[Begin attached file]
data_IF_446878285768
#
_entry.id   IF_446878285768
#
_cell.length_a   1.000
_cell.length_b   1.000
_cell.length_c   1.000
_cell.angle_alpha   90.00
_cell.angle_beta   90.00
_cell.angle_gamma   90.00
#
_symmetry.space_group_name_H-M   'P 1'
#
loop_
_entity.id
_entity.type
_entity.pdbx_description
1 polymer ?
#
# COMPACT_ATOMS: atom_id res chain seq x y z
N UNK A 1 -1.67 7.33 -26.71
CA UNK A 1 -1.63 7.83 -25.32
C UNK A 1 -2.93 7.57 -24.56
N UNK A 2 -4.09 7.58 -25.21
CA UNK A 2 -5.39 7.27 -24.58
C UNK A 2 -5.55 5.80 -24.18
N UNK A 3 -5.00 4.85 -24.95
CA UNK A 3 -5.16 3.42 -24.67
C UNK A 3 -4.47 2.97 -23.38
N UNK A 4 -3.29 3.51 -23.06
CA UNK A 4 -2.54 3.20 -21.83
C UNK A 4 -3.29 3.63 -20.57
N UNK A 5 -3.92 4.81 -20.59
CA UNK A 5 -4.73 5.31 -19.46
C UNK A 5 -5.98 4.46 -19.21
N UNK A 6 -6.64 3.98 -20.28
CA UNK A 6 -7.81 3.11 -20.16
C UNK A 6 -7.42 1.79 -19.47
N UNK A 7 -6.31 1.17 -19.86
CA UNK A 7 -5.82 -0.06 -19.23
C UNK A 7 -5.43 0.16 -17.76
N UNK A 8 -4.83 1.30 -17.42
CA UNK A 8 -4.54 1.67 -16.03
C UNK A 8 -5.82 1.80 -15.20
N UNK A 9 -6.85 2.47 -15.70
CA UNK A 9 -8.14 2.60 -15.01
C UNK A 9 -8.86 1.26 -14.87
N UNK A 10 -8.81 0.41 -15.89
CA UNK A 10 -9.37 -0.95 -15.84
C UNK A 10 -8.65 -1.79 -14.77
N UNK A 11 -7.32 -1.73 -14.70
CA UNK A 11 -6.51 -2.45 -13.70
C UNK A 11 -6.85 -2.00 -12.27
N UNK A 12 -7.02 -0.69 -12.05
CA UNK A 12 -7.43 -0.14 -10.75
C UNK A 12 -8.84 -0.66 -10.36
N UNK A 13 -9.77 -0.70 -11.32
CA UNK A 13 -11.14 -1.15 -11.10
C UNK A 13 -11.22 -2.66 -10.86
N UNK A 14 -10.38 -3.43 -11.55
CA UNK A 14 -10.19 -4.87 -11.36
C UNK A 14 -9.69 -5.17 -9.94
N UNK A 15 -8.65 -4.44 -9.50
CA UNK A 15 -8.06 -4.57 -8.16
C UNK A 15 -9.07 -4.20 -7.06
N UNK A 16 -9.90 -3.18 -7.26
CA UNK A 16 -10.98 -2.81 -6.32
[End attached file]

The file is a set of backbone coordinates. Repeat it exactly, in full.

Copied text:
data_IF_446878285768
#
_entry.id   IF_446878285768
#
_cell.length_a   1.000
_cell.length_b   1.000
_cell.length_c   1.000
_cell.angle_alpha   90.00
_cell.angle_beta   90.00
_cell.angle_gamma   90.00
#
_symmetry.space_group_name_H-M   'P 1'
#
loop_
_entity.id
_entity.type
_entity.pdbx_description
1 polymer ?
#
# COMPACT_ATOMS: atom_id res chain seq x y z
N UNK A 1 -1.67 7.33 -26.71
CA UNK A 1 -1.63 7.83 -25.32
C UNK A 1 -2.93 7.57 -24.56
N UNK A 2 -4.09 7.58 -25.21
CA UNK A 2 -5.39 7.27 -24.58
C UNK A 2 -5.55 5.80 -24.18
N UNK A 3 -5.00 4.85 -24.95
CA UNK A 3 -5.16 3.42 -24.67
C UNK A 3 -4.47 2.97 -23.38
N UNK A 4 -3.29 3.51 -23.06
CA UNK A 4 -2.54 3.20 -21.83
C UNK A 4 -3.29 3.63 -20.57
N UNK A 5 -3.92 4.81 -20.59
CA UNK A 5 -4.73 5.31 -19.46
C UNK A 5 -5.98 4.46 -19.21
N UNK A 6 -6.64 3.98 -20.28
CA UNK A 6 -7.81 3.11 -20.16
C UNK A 6 -7.42 1.79 -19.47
N UNK A 7 -6.31 1.17 -19.86
CA UNK A 7 -5.82 -0.06 -19.23
C UNK A 7 -5.43 0.16 -17.76
N UNK A 8 -4.83 1.30 -17.42
CA UNK A 8 -4.54 1.67 -16.03
C UNK A 8 -5.82 1.80 -15.20
N UNK A 9 -6.85 2.47 -15.70
CA UNK A 9 -8.14 2.60 -15.01
C UNK A 9 -8.86 1.26 -14.87
N UNK A 10 -8.81 0.41 -15.89
CA UNK A 10 -9.37 -0.95 -15.84
C UNK A 10 -8.65 -1.79 -14.77
N UNK A 11 -7.32 -1.73 -14.70
CA UNK A 11 -6.51 -2.45 -13.70
C UNK A 11 -6.85 -2.00 -12.27
N UNK A 12 -7.02 -0.69 -12.05
CA UNK A 12 -7.43 -0.14 -10.75
C UNK A 12 -8.84 -0.66 -10.36
N UNK A 13 -9.77 -0.70 -11.32
CA UNK A 13 -11.14 -1.15 -11.10
C UNK A 13 -11.22 -2.66 -10.86
N UNK A 14 -10.38 -3.43 -11.55
CA UNK A 14 -10.19 -4.87 -11.36
C UNK A 14 -9.69 -5.17 -9.94
N UNK A 15 -8.65 -4.44 -9.50
CA UNK A 15 -8.06 -4.57 -8.16
C UNK A 15 -9.07 -4.20 -7.06
N UNK A 16 -9.90 -3.18 -7.26
CA UNK A 16 -10.98 -2.81 -6.32